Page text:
var topRightCorner = Camera.main.ScreenToWorldPoint(new Vector3(Screen.width, Screen.height, Camera.main.transform.position.z));
var worldSpaceWidth = topRightCorner.x * 2;
var worldSpaceHeight = topRightCorner.y * 2;

var spriteSize = gameObject.GetComponent<SpriteRenderer>().bounds.size;
var scaleFactorX = worldSpaceWidth / spriteSize.x;
var scaleFactorY = worldSpaceHeight / spriteSize.y;

gameObject.transform.localScale = new Vector3(scaleFactorX, scaleFactorY, 1);

The result:

scale

The image fits nicely in the viewport but the aspect ratio is not 1:1 anymore. If you need to keep the aspect ration, use the UniformToFill mode we will discuss next.

Keep aspect ratio (UniformToFill)

If you have worked with XAML, you probably are familiar with the Image Stretch Mode called UniformToFill. This will try to fit the image as well as possible. To do this, you need to calculate the scale factors for x and y and scale both axes to the largest scale factor:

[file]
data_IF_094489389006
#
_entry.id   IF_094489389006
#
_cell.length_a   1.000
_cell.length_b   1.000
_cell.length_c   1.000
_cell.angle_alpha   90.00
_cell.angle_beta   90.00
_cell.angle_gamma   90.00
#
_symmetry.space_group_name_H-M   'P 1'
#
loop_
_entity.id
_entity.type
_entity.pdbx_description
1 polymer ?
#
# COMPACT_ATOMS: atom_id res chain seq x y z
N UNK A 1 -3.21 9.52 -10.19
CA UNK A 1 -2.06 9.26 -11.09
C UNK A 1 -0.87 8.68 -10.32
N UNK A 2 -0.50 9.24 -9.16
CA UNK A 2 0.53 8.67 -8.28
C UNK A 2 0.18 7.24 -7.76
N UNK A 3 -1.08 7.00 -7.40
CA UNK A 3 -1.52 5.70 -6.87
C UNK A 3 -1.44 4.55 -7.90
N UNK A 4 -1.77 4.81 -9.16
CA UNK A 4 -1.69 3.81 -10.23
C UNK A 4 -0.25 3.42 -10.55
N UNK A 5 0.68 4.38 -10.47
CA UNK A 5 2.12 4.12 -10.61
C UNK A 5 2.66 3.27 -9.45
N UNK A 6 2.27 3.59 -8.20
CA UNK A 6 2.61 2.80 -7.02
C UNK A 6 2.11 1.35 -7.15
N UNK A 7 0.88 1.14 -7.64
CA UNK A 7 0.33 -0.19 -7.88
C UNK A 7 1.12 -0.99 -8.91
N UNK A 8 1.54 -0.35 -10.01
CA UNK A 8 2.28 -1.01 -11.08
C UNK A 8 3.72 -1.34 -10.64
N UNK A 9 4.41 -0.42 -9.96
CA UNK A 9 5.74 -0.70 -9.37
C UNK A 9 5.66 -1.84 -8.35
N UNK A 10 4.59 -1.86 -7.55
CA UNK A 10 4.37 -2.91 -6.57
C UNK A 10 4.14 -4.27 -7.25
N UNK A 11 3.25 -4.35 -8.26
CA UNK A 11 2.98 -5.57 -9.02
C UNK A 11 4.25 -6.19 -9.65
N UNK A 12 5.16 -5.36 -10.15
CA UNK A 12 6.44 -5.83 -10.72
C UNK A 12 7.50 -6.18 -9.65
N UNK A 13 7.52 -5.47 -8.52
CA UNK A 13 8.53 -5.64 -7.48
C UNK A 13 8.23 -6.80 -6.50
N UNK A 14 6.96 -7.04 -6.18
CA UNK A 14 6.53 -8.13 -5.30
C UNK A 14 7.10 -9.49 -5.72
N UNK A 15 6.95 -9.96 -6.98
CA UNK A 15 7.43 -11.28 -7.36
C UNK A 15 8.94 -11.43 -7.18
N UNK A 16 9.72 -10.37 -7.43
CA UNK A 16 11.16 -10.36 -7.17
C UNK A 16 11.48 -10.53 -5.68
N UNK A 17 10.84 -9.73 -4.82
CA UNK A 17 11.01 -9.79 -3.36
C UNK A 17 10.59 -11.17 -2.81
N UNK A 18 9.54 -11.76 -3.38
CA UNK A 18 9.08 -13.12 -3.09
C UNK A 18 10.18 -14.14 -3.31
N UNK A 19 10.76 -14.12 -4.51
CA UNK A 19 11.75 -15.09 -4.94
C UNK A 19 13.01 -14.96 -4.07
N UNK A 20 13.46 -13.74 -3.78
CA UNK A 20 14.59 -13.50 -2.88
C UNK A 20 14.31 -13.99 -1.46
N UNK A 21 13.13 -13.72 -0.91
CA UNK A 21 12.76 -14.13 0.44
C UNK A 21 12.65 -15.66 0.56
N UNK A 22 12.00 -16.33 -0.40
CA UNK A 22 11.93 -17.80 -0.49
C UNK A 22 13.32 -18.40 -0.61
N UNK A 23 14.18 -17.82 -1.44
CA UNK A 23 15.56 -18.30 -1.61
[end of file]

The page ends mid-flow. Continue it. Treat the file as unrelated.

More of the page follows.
Here is the full code for that:

var topRightCorner = Camera.main.ScreenToWorldPoint(new Vector3(Screen.width, Screen.height, Camera.main.transform.position.z));
var worldSpaceWidth = topRightCorner.x * 2;
var worldSpaceHeight = topRightCorner.y * 2;

var spriteSize = gameObject.GetComponent<SpriteRenderer>().bounds.size;

var scaleFactorX = worldSpaceWidth / spriteSize.x;
var scaleFactorY = worldSpaceHeight / spriteSize.y;

if (scaleFactorX > scaleFactorY)
{
    scaleFactorY = scaleFactorX;
}
else
{
    scaleFactorX = scaleFactorY;
}

gameObject.transform.localScale = new Vector3(scaleFactorX, scaleFactorY, 1);